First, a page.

-- Line-length server, version 2 (shelly)
 
server_fd := open (`54002', `server-socket');                -- listen
loop                                             -- cycle indefinitely
  fd := accept (server_fd);                -- accept client connection
  if fd /= om then
    -- Convert fd to string, form command with it, run in background
    system (`setl lengths.setl  --  ' + str fd + ` &');
    close (fd);      -- this has been inherited by the background task
  end if;
end loop;
The program lengths.setl that is run in the background for each client is as follows: *
-- ``lengths.setl''
 
-- Convert command-line parameter to integer, open r/w stream over it
fd := open (val command_line(1), `rw');
while (line := getline fd/= om loop
  printa (fd, #line);                  -- line length
end loop;
The file descriptor is inherited by this child program, and identified on the command line that starts the child. In the child, the string token is converted using val, and the resulting integer is opened as a bidirectional SETL stream using the `rw' mode. The trailing ampersand on the command invocation in the server is standard shell syntax to indicate that the shell should run the command in the background, i.e., as an independent, concurrent process that does not automatically receive keyboard-generated signals even if its (foreground) parent does.

Because system uses the shell to run commands, the executing instances of the child program in the above example are not direct children of the server, but rather of the shell, which exits (returns to the caller of system) immediately after launching the background process. In Unix, such ``orphaned'' processes automatically become children of the permanently resident init process, which then also takes over responsibility for reaping their status codes and thereby clearing them from the operating system's process table when they terminate.

  
3.2.3 Shell-Independent Server

If we wanted to avoid the use of the shell, perhaps on the grounds of a weak performance argument, syntactic allergy, or dependency paranoia, and happened to be familiar with the Posix API, we could code the line-length server in much the same way as it would be done in C or Perl, in contempt of the high-level approach. The following version does just that, and adds logging on stderr as a feature: *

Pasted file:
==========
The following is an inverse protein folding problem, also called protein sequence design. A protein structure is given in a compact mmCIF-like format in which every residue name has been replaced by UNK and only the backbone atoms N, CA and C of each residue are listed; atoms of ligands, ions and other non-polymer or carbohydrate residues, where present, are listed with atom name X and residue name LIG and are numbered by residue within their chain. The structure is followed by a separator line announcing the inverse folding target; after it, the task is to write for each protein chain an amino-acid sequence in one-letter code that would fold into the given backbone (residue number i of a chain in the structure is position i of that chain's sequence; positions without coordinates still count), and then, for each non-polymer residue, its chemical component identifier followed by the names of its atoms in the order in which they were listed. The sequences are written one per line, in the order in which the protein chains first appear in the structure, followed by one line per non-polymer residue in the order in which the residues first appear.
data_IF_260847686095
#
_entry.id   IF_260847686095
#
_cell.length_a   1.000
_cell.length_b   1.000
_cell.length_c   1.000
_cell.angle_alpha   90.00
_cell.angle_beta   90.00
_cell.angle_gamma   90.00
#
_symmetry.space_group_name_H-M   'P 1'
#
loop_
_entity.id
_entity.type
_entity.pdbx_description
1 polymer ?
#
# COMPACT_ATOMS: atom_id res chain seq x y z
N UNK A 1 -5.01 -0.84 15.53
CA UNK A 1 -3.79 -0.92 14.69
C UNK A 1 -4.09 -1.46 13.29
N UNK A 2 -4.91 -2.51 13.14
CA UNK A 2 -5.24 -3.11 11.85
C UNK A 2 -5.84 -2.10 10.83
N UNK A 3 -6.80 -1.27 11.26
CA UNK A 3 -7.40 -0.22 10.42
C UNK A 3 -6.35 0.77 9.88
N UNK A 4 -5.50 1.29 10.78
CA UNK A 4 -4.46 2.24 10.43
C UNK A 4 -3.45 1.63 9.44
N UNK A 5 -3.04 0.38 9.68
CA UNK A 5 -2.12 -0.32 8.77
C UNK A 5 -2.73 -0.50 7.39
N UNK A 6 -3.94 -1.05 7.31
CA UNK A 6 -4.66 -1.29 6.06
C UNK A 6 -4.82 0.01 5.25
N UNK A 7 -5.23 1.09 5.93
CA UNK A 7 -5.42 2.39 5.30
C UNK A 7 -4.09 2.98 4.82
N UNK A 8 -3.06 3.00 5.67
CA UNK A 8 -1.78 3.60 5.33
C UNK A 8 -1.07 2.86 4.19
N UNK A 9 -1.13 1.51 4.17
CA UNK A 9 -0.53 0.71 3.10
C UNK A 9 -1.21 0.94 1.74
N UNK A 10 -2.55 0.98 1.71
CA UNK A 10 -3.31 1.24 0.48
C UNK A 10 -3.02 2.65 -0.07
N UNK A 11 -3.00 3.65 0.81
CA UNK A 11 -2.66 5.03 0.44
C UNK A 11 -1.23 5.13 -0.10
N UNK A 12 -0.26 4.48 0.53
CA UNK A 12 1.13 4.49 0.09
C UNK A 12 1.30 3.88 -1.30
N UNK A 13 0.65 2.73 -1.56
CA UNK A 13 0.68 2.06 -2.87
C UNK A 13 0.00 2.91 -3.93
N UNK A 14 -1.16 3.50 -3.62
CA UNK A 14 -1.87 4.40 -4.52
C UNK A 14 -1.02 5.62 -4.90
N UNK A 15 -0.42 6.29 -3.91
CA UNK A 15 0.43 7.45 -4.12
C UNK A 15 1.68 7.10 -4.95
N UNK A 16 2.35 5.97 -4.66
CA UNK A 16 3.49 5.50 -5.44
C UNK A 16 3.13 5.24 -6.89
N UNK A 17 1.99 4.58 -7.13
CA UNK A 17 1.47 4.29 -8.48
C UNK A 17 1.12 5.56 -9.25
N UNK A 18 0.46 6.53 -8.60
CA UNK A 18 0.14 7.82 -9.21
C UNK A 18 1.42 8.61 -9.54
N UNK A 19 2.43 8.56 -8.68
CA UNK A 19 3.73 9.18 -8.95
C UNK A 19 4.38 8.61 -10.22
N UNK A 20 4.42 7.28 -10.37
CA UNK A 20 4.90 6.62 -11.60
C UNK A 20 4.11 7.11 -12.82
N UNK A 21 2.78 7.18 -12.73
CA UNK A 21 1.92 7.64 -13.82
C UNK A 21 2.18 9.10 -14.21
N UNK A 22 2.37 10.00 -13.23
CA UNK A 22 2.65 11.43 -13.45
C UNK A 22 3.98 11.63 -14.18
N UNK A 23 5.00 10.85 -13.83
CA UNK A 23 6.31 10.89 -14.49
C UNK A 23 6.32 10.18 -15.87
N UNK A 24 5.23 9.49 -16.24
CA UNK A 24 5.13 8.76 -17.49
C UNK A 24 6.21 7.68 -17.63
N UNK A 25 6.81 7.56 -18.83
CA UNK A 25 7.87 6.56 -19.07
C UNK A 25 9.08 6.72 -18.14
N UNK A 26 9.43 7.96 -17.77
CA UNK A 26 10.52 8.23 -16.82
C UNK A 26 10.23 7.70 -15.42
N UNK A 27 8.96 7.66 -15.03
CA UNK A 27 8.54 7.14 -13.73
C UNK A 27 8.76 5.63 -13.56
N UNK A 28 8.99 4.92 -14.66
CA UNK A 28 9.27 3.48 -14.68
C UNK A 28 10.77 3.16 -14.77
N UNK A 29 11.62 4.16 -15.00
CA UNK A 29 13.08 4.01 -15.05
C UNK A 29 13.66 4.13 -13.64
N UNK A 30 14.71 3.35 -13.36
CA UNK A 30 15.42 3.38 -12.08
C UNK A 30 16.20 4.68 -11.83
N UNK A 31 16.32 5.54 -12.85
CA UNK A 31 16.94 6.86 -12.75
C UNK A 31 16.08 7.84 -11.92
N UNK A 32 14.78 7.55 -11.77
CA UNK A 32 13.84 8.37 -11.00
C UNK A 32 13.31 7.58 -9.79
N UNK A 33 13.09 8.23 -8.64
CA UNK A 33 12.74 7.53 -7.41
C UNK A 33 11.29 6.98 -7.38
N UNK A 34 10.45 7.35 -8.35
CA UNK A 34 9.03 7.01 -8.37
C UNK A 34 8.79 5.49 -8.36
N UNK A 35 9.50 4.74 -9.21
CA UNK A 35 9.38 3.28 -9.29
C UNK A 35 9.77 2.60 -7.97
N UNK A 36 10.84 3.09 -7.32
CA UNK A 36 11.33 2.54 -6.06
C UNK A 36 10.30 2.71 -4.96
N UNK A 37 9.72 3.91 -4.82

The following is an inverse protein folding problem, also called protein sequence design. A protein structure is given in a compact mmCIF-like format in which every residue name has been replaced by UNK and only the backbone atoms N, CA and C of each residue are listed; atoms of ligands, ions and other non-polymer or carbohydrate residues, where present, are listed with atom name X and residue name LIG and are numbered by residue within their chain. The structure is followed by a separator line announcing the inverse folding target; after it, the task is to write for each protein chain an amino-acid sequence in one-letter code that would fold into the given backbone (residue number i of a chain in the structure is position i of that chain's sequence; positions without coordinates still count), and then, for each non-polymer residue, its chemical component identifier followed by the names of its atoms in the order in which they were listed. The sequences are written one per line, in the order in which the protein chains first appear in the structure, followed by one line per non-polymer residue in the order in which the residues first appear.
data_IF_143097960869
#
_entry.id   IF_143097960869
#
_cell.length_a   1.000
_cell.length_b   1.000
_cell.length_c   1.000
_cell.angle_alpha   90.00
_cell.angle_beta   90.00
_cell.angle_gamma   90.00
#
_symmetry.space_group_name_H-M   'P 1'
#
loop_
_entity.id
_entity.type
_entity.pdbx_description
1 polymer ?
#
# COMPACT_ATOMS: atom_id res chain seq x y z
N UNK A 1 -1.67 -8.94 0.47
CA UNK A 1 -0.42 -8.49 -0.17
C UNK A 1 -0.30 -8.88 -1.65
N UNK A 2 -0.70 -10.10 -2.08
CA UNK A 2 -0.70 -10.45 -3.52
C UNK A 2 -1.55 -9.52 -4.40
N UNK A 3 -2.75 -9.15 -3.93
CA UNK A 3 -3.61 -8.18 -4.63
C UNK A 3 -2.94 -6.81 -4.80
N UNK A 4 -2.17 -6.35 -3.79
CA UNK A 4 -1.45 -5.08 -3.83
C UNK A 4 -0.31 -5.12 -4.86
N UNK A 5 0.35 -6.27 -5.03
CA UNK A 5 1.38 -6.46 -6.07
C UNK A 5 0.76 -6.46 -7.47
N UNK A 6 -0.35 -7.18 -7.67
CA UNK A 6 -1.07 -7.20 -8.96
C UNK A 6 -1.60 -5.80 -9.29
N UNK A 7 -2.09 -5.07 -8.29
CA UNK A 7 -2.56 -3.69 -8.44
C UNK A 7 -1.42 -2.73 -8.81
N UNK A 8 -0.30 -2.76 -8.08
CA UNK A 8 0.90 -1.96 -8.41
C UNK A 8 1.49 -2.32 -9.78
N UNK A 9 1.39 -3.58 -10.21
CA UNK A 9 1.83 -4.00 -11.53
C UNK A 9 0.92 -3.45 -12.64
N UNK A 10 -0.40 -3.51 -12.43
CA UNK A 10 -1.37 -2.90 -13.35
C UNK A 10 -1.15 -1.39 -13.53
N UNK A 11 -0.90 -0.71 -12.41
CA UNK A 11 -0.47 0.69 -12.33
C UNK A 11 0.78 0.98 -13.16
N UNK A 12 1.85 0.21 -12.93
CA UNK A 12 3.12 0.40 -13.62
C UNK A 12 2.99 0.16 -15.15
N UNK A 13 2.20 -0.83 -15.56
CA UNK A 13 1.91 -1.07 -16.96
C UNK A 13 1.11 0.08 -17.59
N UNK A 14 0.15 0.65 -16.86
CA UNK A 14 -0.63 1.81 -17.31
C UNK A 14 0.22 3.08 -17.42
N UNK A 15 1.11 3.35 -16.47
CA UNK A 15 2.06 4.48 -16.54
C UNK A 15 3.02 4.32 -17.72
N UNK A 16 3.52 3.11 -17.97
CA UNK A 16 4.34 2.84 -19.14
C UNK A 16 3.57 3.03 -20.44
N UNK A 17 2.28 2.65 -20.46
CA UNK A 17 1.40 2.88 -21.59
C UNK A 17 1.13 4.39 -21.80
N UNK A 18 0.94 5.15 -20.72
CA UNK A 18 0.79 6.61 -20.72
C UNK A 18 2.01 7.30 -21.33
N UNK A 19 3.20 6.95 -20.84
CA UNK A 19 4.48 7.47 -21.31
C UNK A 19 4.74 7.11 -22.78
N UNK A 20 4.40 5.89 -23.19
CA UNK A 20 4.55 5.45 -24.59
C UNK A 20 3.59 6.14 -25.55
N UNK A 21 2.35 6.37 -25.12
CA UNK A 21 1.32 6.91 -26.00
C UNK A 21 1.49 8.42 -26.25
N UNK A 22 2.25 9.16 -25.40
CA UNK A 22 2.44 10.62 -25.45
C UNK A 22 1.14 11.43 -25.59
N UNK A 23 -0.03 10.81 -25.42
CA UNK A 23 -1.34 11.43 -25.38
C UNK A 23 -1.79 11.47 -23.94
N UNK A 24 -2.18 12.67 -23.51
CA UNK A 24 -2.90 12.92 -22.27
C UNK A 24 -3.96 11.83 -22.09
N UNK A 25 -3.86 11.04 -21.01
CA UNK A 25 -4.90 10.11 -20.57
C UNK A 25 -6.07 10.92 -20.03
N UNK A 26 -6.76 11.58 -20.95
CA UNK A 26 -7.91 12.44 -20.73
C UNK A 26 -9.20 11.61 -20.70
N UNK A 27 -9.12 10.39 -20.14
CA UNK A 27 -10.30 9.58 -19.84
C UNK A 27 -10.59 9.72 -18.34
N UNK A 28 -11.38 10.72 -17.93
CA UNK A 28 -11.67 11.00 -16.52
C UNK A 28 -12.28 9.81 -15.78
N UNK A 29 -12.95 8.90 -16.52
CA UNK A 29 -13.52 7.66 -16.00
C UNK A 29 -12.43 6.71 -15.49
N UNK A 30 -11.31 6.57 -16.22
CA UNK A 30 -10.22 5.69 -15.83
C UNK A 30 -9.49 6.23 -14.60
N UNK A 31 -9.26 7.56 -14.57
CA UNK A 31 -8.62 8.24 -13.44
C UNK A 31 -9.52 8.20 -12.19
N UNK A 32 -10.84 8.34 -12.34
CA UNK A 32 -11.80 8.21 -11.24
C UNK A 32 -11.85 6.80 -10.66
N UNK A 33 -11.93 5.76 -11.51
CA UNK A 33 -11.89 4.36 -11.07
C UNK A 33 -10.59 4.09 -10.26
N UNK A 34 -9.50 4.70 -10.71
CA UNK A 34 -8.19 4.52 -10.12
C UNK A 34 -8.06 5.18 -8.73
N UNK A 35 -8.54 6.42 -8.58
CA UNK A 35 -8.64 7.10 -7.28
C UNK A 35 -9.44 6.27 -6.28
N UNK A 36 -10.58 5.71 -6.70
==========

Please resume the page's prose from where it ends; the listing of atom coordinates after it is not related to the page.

-- Line-length server, version 3 (posixy)
 
const server_port = `54003';
 
server_fd := open (server_port, `server-socket');             -- listen
if server_fd = om then
  -- Cannot get server port
  printa (stderr, `Port', server_port, `-', last_error);
  stop 1;                                  -- exit with status code = 1
end if;
 
-- Arrange to receive CHLD (child exit) signals
sigchld_fd := open (`CHLD', `signal');
 
loop                                              -- cycle indefinitely
 
  -- Wait for listener and/or signal input
  [ready] := select ([{server_fdsigchld_fd}]);
 
  if server_fd in ready then                 -- client wants to connect
    fd := accept (server_fd);                      -- accept connection
    if fd /= om then                                          -- got it
      child_pid := fork();
      if child_pid = 0 then                            -- child process
        -- Deal with client through fd
        while (line := getline fd/= om loop
          printa (fd, #line);                            -- line length
        end loop;
        stop;                              -- exit with status code = 0
      end if;
      -- Parent or only process continues here
      close (fd);                                    -- child uses fd
      printa (stderrchild_pid, `started at', date);
    end if;
  end if;
 
  if sigchld_fd in ready then             -- a child process has exited
    line := getline sigchld_fd;                      -- take the signal
    child_pid := wait();        -- get child process id and exit status
    printa (stderrchild_pid, `rc =', status, `at', date);
  end if;
 
end loop;